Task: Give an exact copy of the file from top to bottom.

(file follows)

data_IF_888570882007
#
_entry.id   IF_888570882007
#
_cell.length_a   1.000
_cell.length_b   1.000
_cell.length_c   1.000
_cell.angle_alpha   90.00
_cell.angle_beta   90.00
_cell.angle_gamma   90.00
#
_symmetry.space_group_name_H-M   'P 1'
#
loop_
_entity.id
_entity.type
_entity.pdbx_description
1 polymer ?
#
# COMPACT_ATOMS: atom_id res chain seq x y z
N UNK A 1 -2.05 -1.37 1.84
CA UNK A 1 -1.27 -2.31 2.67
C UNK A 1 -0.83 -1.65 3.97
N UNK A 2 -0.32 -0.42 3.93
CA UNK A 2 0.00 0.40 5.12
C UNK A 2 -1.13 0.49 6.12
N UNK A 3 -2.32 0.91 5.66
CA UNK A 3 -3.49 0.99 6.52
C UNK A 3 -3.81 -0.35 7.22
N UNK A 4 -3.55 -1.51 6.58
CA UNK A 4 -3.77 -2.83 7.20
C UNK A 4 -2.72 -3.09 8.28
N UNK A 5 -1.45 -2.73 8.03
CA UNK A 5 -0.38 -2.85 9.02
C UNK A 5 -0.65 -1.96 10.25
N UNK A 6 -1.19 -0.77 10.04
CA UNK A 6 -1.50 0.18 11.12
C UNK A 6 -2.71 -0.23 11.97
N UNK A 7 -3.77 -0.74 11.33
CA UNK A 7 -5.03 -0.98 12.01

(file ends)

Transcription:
data_IF_888570882007
#
_entry.id   IF_888570882007
#
_cell.length_a   1.000
_cell.length_b   1.000
_cell.length_c   1.000
_cell.angle_alpha   90.00
_cell.angle_beta   90.00
_cell.angle_gamma   90.00
#
_symmetry.space_group_name_H-M   'P 1'
#
loop_
_entity.id
_entity.type
_entity.pdbx_description
1 polymer ?
#
# COMPACT_ATOMS: atom_id res chain seq x y z
N UNK A 1 -2.05 -1.37 1.84
CA UNK A 1 -1.27 -2.31 2.67
C UNK A 1 -0.83 -1.65 3.97
N UNK A 2 -0.32 -0.42 3.93
CA UNK A 2 0.00 0.40 5.12
C UNK A 2 -1.13 0.49 6.12
N UNK A 3 -2.32 0.91 5.66
CA UNK A 3 -3.49 0.99 6.52
C UNK A 3 -3.81 -0.35 7.22
N UNK A 4 -3.55 -1.51 6.58
CA UNK A 4 -3.77 -2.83 7.20
C UNK A 4 -2.72 -3.09 8.28
N UNK A 5 -1.45 -2.73 8.03
CA UNK A 5 -0.38 -2.85 9.02
C UNK A 5 -0.65 -1.96 10.25
N UNK A 6 -1.19 -0.77 10.04
CA UNK A 6 -1.50 0.18 11.12
C UNK A 6 -2.71 -0.23 11.97
N UNK A 7 -3.77 -0.74 11.33
CA UNK A 7 -5.03 -0.98 12.01